Jewish Rituals for the Wedding Day
Among some Jews, it is customary for the wedding couple to fast on their wedding day, which is a day of forgiveness, similar to Yom Kippur. As a couple prepares for a new life together, this practice may enhance the spirituality of the day. It also may serve as a marker of the change taking place in their lives. Be sure to consider how your body responds to hunger when deciding if this will be a meaningful observance.
Badeken Di Kallah (Veiling of the Bride)
Although the custom of badeken di kallah (veiling of the bride) is not generally practiced by Reform Jews, one may encounter this ritual at some Jewish weddings. In this custom, which grew out of the biblical story of Jacob's love for Rachel, the groom looks at the bride before covering her face with the veil. Jacob worked for Rachel's father, Laban, for seven years in order to win Rachel's hand in marriage. But, at their wedding, Laban secretly substituted his elder daughter Leah for Rachel, later asserting that Jacob had to marry her before marrying Rachel. As a result of that undoubtedly traumatic experience, some Jewish grooms to this day assure themselves before uttering their vows that the woman they are marrying is in fact their intended.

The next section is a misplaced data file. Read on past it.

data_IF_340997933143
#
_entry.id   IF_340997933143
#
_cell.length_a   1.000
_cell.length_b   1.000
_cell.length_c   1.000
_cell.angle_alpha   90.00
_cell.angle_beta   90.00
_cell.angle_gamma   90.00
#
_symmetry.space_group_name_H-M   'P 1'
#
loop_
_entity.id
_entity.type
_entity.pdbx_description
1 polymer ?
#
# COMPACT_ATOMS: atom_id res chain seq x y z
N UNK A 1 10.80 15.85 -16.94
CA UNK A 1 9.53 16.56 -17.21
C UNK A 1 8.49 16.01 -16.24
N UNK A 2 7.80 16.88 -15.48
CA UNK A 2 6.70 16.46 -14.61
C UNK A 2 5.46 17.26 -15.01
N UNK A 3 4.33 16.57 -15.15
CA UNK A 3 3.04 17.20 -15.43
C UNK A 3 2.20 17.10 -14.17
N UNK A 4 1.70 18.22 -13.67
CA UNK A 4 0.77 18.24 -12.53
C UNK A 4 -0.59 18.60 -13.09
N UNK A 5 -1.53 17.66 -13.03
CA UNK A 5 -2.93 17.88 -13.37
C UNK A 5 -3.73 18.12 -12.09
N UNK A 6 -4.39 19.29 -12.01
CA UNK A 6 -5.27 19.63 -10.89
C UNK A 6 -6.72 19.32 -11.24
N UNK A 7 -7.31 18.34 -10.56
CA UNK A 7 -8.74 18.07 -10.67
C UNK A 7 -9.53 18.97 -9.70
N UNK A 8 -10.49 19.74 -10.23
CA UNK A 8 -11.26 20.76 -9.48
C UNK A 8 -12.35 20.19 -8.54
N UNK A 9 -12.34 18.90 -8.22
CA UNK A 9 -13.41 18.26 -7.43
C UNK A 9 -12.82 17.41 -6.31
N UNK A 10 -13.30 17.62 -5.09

The Wedding Ceremony
With all the guests assembled, the wedding ceremony begins. The processional may include the groom's parents escorting him to the chuppah followed by the bride's parents doing the same with their daughter. Alternately, the two fathers may escort the groom, while the two mothers escort the bride. The processional may be otherwise adapted to suit the needs of divorced or blended families or same-sex couples. Once the bride arrives at the chuppah, it is customary for the groom to come out, meet her, and lead her into the chuppah, where she stands to the right of the groom. At this point the rabbi or cantor offers words of welcome and thanksgiving, often Psalm 118:26: "Blessed are you who come in the name of Adonai" and Psalm 100, which expresses thanks to and praise for God. The officiant also may recite these words to a medieval hymn: "May the One who is mighty and blessed above all bless the groom and the bride."